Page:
Acting out unresolved issues

In Putin’s second speech on Feb. 23, he said:

The purpose of this operation is to protect people who, for eight years now, have been facing humiliation and genocide perpetrated by the Kyiv regime.

To this end, we will seek to demilitarize and denazify Ukraine, as well as bring to trial those who perpetrated numerous bloody crimes against civilians, including against citizens of the Russian Federation.

When I first read this, I couldn't figure out why Putin used the words "genocide" and "denazify". But, in light of his childhood, now I do.

In Putin’s mind, he feels threatened by Ukraine and considers himself a victim. He must defend himself, just the way he had to do by learning judo as a child, and thus has come up with a plethora of reasons to justify his invasion. But it’s clear he’s acting out the suffering, deprivations, and existential threats experienced by his family and community during the Second World War, experiences buried so deep in his mind that he’s not conscious of them, and he is now inflicting those same circumstances on the families in the cities of Ukraine.

It doesn’t have to be this way, and that’s what the PACEs Connection community is dedicated to preventing. “Having the power to destroy doesn’t mean being strong,” Miller pointed out. “Real strength means being able to understand our feelings and our history so that we become free to act from conscious motives instead of being driven by unconscious fears like Stalin, Hitler, and others.”

Dr. Sandra Bloom, a psychiatrist and expert in the science of positive and adverse childhood experiences at Drexel University and founder of the Sanctuary Model and Creating PRESENCE, notes that unless people resolve their early experiences and heal, they are doomed to repeat their childhoods.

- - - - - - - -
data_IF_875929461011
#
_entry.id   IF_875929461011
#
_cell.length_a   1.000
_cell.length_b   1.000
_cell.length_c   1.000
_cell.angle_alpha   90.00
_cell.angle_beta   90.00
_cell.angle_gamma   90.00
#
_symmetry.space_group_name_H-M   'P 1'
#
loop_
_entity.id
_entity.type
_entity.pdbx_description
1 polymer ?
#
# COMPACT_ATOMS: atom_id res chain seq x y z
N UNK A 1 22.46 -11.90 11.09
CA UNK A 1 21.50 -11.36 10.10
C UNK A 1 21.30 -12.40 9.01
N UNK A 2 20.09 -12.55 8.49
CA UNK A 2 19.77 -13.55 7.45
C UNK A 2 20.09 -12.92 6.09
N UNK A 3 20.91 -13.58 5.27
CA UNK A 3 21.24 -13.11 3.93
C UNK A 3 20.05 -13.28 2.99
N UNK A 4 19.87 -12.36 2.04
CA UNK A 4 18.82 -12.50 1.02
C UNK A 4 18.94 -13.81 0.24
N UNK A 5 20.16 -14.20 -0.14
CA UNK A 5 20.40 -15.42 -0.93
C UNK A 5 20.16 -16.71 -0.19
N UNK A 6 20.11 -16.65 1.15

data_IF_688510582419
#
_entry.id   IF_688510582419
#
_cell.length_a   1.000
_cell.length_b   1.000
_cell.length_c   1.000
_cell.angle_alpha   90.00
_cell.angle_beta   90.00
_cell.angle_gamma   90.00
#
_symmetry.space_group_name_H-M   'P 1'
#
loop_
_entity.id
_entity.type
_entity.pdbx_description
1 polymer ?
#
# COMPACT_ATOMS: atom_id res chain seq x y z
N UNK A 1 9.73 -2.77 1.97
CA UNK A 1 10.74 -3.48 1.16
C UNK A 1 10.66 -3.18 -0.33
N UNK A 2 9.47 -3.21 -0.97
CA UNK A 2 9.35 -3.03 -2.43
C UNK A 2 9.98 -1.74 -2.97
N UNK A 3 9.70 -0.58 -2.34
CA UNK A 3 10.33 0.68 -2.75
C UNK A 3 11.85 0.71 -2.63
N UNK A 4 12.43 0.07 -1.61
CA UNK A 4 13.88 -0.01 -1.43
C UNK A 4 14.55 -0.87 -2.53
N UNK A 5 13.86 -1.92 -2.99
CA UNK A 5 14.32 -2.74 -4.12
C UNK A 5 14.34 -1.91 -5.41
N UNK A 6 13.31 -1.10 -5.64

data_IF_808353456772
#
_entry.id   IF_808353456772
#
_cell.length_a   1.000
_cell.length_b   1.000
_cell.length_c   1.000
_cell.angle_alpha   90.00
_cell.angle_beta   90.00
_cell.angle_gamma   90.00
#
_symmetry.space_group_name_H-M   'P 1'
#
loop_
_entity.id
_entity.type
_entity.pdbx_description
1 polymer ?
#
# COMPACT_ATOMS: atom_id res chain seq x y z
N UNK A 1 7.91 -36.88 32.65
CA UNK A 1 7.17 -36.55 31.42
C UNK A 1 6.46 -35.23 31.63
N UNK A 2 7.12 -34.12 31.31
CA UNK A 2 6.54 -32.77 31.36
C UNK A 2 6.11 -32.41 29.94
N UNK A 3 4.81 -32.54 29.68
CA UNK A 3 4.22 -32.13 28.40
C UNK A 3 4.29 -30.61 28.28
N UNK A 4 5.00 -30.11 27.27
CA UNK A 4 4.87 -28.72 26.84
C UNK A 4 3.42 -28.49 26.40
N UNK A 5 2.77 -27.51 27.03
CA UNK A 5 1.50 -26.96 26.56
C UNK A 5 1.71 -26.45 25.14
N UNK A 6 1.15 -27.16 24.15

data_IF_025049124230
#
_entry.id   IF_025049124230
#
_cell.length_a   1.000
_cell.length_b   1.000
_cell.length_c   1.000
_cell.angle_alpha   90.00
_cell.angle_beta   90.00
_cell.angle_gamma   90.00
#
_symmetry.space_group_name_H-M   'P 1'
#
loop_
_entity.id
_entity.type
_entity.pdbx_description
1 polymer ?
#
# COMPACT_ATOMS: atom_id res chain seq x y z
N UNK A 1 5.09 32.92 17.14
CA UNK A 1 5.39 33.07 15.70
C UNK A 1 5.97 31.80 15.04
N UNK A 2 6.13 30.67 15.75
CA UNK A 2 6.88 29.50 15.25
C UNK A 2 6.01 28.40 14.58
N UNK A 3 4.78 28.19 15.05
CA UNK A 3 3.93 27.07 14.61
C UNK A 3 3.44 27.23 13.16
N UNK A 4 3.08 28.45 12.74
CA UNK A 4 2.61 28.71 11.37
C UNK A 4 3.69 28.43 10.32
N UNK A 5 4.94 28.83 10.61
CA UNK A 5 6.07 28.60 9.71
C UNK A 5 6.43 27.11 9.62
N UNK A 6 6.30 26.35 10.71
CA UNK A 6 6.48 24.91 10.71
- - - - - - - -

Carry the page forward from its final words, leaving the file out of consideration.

However unconscious that may be to Putin, it’s painfully obvious to the rest of us.

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Thank you for writing this post, Jane. I suspected that his childhood was brutal due to his inhumane treatment of all who cross his path, including his own people and the genocide happening in Ukraine.
I hope this post reaches every human being in the world because this is exactly what we all need to understand. It is not about excusing his actions either.

So important and well stated, Jane!

Wow, Jane, what a powerful essay. I can see that you put a lot of effort and passion into laying out this dynamic. Often "we do not see the forest for the trees." We are so wrapped up in helping the injured tender soul before us, that we miss sight of how random cruelty can inflict mass harm on our fellows. Good people have to stand up and speak truth to power and do our best to nurture the civic space. Otherwise it collapses.

Thanks you so much for this article.  I was just talking to a friend about Alice Miller and what would she have said about Putin.   I found her book Breaking Down the Wall of Silence so insightful. I was wondering about Putin's childhood--- to justify what he doing now.

Interesting question, Sylvia. Alice Miller partly addresses that in her essay. She explains how German severe child-rearing practices led to millions of adults who were ready to support Hitler. Those changed after the war, and the country's population is more empathetic now. Yet, in every country, ACE surveys show that many people are still suffering as children. Some grow up to prevent ACEs; others go on to exacerbate them.

Last edited by Jane Stevens (PACEs Connection Staff)